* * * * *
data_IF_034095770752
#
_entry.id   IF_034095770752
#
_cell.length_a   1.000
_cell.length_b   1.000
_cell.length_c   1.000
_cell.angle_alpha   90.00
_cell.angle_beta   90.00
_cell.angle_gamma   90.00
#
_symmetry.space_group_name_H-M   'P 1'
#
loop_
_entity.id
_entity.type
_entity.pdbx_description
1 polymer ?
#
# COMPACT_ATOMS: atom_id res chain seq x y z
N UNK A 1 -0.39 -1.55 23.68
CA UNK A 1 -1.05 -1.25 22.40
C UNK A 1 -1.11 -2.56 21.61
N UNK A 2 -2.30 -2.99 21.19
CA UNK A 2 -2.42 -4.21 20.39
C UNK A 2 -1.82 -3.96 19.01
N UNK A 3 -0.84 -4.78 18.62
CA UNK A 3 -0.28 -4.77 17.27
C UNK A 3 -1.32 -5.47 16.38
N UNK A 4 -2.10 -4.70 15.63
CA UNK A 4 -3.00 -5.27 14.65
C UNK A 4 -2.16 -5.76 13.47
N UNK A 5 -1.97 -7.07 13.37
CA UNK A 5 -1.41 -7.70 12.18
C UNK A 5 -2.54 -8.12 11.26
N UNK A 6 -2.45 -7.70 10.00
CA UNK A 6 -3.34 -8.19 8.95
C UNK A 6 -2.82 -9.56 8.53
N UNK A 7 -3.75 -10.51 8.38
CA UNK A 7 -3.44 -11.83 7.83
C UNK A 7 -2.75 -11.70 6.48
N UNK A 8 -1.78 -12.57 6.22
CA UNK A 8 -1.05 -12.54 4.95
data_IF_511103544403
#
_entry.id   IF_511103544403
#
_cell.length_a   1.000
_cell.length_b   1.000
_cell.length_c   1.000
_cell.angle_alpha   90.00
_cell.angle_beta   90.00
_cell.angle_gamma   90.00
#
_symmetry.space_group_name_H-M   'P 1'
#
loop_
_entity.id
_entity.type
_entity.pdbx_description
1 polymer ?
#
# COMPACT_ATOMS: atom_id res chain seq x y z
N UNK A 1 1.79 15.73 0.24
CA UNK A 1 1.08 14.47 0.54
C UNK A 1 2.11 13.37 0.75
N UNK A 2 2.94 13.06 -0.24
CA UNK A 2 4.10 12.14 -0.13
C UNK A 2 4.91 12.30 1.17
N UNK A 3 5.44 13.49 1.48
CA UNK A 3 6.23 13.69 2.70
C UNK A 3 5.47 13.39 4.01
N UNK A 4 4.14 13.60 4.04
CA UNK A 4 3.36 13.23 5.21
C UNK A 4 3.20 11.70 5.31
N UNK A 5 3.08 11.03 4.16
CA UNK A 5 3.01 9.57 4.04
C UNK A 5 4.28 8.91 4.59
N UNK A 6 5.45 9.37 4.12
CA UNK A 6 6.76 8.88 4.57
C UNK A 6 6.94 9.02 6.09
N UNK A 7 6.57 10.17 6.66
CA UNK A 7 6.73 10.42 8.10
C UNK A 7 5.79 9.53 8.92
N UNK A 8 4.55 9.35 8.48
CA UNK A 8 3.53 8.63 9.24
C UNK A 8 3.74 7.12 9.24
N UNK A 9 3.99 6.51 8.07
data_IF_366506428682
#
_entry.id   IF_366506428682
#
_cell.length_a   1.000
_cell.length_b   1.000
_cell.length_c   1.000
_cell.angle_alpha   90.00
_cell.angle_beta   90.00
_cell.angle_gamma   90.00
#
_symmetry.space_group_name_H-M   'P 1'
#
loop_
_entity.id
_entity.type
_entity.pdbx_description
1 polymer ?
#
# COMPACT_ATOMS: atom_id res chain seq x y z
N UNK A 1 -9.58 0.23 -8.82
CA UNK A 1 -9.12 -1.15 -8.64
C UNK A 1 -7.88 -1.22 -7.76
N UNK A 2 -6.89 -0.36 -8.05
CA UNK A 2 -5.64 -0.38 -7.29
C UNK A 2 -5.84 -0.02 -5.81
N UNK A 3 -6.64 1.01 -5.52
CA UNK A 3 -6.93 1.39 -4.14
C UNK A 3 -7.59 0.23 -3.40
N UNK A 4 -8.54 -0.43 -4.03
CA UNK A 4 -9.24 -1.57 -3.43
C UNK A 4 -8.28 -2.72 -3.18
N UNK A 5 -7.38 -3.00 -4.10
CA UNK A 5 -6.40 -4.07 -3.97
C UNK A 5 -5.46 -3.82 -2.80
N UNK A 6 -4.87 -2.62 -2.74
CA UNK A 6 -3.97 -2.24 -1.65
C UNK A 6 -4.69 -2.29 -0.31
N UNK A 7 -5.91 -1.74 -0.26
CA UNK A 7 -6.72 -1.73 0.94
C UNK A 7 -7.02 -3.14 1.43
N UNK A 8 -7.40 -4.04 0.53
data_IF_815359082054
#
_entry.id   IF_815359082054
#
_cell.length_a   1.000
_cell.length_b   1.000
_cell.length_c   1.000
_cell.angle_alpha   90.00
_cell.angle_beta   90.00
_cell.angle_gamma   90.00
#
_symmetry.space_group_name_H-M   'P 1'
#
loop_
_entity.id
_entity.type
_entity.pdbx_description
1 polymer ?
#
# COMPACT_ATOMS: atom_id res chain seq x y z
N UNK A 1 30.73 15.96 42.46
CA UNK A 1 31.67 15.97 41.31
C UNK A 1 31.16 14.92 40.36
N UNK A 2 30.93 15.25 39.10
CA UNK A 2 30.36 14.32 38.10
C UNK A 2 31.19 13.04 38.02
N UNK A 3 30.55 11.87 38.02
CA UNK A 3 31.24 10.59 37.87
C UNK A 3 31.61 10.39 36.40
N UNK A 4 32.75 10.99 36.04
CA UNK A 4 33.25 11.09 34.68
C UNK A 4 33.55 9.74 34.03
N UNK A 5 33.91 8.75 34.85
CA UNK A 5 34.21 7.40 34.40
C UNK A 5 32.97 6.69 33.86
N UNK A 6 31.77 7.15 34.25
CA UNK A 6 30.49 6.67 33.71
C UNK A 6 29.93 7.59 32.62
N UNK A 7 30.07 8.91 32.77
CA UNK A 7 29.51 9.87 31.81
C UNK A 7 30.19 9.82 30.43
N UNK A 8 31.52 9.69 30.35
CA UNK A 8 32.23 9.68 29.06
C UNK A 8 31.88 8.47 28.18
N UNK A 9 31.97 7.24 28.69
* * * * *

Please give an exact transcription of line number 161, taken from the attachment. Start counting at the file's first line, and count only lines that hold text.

CA UNK A 4 33.25 11.09 34.68